Thousands of toilets in Hong Kong, so no excuse for public peeing
Relieving oneself where one shouldn't can bring big fines, but relatively few are brought to book
Hong Kong is flush with publicly available toilets, the Sunday Morning Post has found.
However, getting a handle on the problem of people relieving themselves in public is tricky, with police admitting they do not keep separate records of prosecutions and fines for such public nuisance offences.
"Finding toilets in Hong Kong is not really very difficult," said Leo To Chun-hong, 31, the director of Nuthon IT Solutions, which produced the popular lavatory-search application Toilet Rush.
The app relies on user-generated content and data provided by the government and has about 5,000 toilets on record. It has been downloaded well over 200,000 times since its first release in 2009.
Recent photographs and videos of young mainland children urinating and defecating in MTR stations, in shopping malls, and on busy streets have provoked harsh words on both sides of the border.
While illegal, public urination and defecation are not considered criminal acts, and the police say they do not maintain records of the prosecutions and fines.
Hong Kong's Public Cleansing and Prevention of Nuisances Regulation prohibits those in charge of a child under 12 from permitting the child, without reasonable excuse, "to obey the call of nature in any public street".
Offenders face fines of up to HK$5,000, while repeat offenders can be fined up to HK$10,000, according to a spokeswoman for the Food and Environmental Hygiene Department, which is also responsible for enforcing the city's law against relieving oneself in public.
About 570 of its foreman-grade officers and 2,200 members of its hawker control teams are charged with bringing offenders to book.
The department's figures would appear to suggest the problem is not widespread.
Each year from 2009 to last year, it prosecuted 10, five, six, 14 and 13 people respectively.
When offenders are tourists, however, it is unlikely they will be around when it is time to head to court to face the HK$5,000 fine.
"Maybe an instant fine is needed," suggested Jack Sim Ruihua, the founder of the World Toilet Organisation. "Hong Kong can introduce legislation to change that."
Hong Kong is not the only country to have a problem with public displays of urination. Paris saw its cobbled streets so saturated with pee that it took to hiring what it called the bad-behaviour brigade, a group of municipal officers who go around looking to book anyone heeding the call of nature on its streets.
Accessible toilets may not always be easy to find in Hong Kong. Some buildings, such as Alexandra House in Central, keep theirs under lock and key, while finding the bathroom in others requires negotiating the twists and turns of a shopping mall's innards to find them.
Toilet Rush is currently available to those with a data or Wi-fi connection and an iPhone platform. To is looking at making it compatible with Android phones, which are more commonly used on the mainland.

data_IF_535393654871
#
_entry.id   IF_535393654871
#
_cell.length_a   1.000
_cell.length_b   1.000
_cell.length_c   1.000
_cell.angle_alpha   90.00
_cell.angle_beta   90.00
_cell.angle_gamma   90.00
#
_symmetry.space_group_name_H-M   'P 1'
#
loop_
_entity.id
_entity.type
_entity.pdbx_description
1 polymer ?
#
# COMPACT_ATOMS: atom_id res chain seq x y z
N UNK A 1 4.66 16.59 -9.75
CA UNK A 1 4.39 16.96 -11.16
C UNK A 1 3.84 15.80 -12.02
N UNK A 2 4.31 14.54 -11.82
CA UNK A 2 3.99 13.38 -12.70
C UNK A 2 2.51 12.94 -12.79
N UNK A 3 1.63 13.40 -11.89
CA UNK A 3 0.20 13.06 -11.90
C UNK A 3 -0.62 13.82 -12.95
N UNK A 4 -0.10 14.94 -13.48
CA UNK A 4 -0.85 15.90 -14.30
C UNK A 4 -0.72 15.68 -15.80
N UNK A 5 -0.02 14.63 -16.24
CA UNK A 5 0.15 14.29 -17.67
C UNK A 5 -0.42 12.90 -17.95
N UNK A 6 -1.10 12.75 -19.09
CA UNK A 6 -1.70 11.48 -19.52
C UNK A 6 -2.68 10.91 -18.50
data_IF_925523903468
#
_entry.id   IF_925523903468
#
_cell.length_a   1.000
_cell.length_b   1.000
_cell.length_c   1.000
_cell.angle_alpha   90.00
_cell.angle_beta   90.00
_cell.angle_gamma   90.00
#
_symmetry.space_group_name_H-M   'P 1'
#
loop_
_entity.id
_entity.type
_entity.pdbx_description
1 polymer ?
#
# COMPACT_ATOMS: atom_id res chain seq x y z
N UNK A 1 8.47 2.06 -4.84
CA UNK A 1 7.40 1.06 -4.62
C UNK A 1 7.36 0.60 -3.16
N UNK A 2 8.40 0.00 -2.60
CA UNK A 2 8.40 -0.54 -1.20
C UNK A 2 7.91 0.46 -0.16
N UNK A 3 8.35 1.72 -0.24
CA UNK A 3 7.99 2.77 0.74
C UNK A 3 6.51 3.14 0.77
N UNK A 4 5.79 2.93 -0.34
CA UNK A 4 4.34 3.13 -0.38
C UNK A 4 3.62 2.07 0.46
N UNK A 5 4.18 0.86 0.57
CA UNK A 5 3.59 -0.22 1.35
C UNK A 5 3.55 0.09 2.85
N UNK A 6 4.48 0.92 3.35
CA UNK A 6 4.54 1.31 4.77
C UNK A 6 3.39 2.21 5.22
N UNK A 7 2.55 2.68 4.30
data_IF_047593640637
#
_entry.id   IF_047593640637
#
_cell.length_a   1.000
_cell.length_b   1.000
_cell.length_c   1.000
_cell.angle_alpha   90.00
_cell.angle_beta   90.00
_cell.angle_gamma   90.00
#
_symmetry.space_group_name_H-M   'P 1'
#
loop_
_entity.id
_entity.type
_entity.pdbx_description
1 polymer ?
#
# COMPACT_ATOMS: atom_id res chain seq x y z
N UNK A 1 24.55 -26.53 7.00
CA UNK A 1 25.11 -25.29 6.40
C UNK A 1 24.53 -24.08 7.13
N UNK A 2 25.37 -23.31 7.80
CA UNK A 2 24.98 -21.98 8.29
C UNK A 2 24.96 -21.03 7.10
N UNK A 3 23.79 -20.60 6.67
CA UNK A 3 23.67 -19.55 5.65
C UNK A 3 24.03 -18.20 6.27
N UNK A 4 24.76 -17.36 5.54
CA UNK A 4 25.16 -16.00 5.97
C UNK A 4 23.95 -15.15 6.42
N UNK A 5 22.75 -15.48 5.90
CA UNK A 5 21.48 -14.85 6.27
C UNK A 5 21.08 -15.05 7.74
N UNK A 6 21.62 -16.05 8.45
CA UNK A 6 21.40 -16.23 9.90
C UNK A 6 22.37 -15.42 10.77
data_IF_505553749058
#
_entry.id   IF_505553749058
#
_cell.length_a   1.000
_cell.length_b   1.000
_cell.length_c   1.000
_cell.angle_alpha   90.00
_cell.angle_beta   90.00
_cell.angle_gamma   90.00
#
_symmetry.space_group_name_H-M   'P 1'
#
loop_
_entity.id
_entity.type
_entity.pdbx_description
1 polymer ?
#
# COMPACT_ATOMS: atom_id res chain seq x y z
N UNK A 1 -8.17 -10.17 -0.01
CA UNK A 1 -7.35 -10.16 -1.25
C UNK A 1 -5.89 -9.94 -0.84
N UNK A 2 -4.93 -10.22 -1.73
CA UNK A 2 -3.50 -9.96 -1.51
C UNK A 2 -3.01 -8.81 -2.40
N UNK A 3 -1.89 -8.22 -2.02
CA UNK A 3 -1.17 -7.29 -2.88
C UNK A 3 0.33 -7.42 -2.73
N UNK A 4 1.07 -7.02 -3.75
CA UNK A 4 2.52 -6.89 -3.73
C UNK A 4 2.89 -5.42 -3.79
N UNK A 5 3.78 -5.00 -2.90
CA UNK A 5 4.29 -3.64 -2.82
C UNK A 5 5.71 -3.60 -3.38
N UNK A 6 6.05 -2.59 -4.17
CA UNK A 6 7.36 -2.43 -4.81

"The app is helpful, but there's always the option of asking someone to show you the way," To said.
World Toilet Organisation steps into public urination row
The WTO has now weighed in on the issue of public urination and defecation. No, not the World Trade Organisation, but the World Toilet Organisation.
"Public education at points of entry could be useful," said WTO's Singapore founder, Jack Sim Ruihua, following the controversy sparked by an online video of a mainland couple allowing their toddler to go to the toilet in a busy Mong Kok street.
"Make the message clear that people will die if they keep doing that," he said. "The flies will go to the poop and spread disease."
Sim said Hong Kong should help mainland visitors understand the importance of hygiene, and offered his organisation's help to create a memorable public education campaign.
With initiatives like the "Don't Eat S*** Campaign" and "Potty Parity", the WTO brings humour to a serious and, usually, little discussed public health issue.
Hong Kong, Sim said, was particularly sensitive to the issue of disease after the Sars crisis in 2003 - which killed 299 Hongkongers - and outbreaks of avian flu, among other epidemics.
Sim advised Hong Kong to enlist the help of celebrities for an aspirational campaign. "Something like, 'Toilet habits reflect your dignity'," he suggested. "Most people don't like to be disgraced. Make hygiene a status issue."
While the World Toilet Organisation sounds kooky, it is linked to serious players, like the United Nations Environment Programme, the Asian Development Bank and the Bill and Melinda Gates Foundation.
It has more than 200 members and its current chairman is a graduate of the school of foreign service at Washington's Georgetown University and Harvard Law School.
Sim said the issue in Hong Kong would not be fixed overnight as large parts of the mainland were still developing and people there were learning the importance of hygiene.
He added: "I am sure there are people from the mainland who don't act this way, who are upset that Hong Kong people are bundling them in with people who do.
"They will be scolding their own and that will be helpful."